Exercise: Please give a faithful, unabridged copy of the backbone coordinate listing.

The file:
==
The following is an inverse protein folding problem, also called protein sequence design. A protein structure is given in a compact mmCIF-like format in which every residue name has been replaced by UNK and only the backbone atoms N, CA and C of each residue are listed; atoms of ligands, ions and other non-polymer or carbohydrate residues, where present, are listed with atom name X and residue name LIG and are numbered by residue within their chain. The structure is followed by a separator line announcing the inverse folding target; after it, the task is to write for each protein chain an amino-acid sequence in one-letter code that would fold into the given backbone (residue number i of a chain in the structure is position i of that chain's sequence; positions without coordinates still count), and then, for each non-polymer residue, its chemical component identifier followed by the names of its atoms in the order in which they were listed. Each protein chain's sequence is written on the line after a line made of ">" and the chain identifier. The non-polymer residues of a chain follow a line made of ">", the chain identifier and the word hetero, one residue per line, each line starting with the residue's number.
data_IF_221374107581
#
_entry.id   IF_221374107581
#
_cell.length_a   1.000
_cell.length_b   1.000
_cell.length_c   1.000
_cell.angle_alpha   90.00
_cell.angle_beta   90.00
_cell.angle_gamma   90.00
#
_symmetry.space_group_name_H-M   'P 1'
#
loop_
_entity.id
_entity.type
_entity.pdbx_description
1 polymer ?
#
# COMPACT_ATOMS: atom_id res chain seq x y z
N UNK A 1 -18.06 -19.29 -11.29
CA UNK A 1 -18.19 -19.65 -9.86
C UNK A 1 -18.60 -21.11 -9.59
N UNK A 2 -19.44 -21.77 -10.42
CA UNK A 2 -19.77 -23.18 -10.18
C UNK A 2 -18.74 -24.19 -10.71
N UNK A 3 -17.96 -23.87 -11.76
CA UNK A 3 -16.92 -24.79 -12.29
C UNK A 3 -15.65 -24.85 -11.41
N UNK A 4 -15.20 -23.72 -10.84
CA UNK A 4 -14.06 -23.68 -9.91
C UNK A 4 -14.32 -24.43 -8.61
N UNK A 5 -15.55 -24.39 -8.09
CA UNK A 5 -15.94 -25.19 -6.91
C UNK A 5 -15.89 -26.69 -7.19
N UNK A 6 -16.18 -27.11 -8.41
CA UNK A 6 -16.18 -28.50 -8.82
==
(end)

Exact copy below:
The following is an inverse protein folding problem, also called protein sequence design. A protein structure is given in a compact mmCIF-like format in which every residue name has been replaced by UNK and only the backbone atoms N, CA and C of each residue are listed; atoms of ligands, ions and other non-polymer or carbohydrate residues, where present, are listed with atom name X and residue name LIG and are numbered by residue within their chain. The structure is followed by a separator line announcing the inverse folding target; after it, the task is to write for each protein chain an amino-acid sequence in one-letter code that would fold into the given backbone (residue number i of a chain in the structure is position i of that chain's sequence; positions without coordinates still count), and then, for each non-polymer residue, its chemical component identifier followed by the names of its atoms in the order in which they were listed. Each protein chain's sequence is written on the line after a line made of ">" and the chain identifier. The non-polymer residues of a chain follow a line made of ">", the chain identifier and the word hetero, one residue per line, each line starting with the residue's number.
data_IF_221374107581
#
_entry.id   IF_221374107581
#
_cell.length_a   1.000
_cell.length_b   1.000
_cell.length_c   1.000
_cell.angle_alpha   90.00
_cell.angle_beta   90.00
_cell.angle_gamma   90.00
#
_symmetry.space_group_name_H-M   'P 1'
#
loop_
_entity.id
_entity.type
_entity.pdbx_description
1 polymer ?
#
# COMPACT_ATOMS: atom_id res chain seq x y z
N UNK A 1 -18.06 -19.29 -11.29
CA UNK A 1 -18.19 -19.65 -9.86
C UNK A 1 -18.60 -21.11 -9.59
N UNK A 2 -19.44 -21.77 -10.42
CA UNK A 2 -19.77 -23.18 -10.18
C UNK A 2 -18.74 -24.19 -10.71
N UNK A 3 -17.96 -23.87 -11.76
CA UNK A 3 -16.92 -24.79 -12.29
C UNK A 3 -15.65 -24.85 -11.41
N UNK A 4 -15.20 -23.72 -10.84
CA UNK A 4 -14.06 -23.68 -9.91
C UNK A 4 -14.32 -24.43 -8.61
N UNK A 5 -15.55 -24.39 -8.09
CA UNK A 5 -15.94 -25.19 -6.91
C UNK A 5 -15.89 -26.69 -7.19
N UNK A 6 -16.18 -27.11 -8.41
CA UNK A 6 -16.18 -28.50 -8.82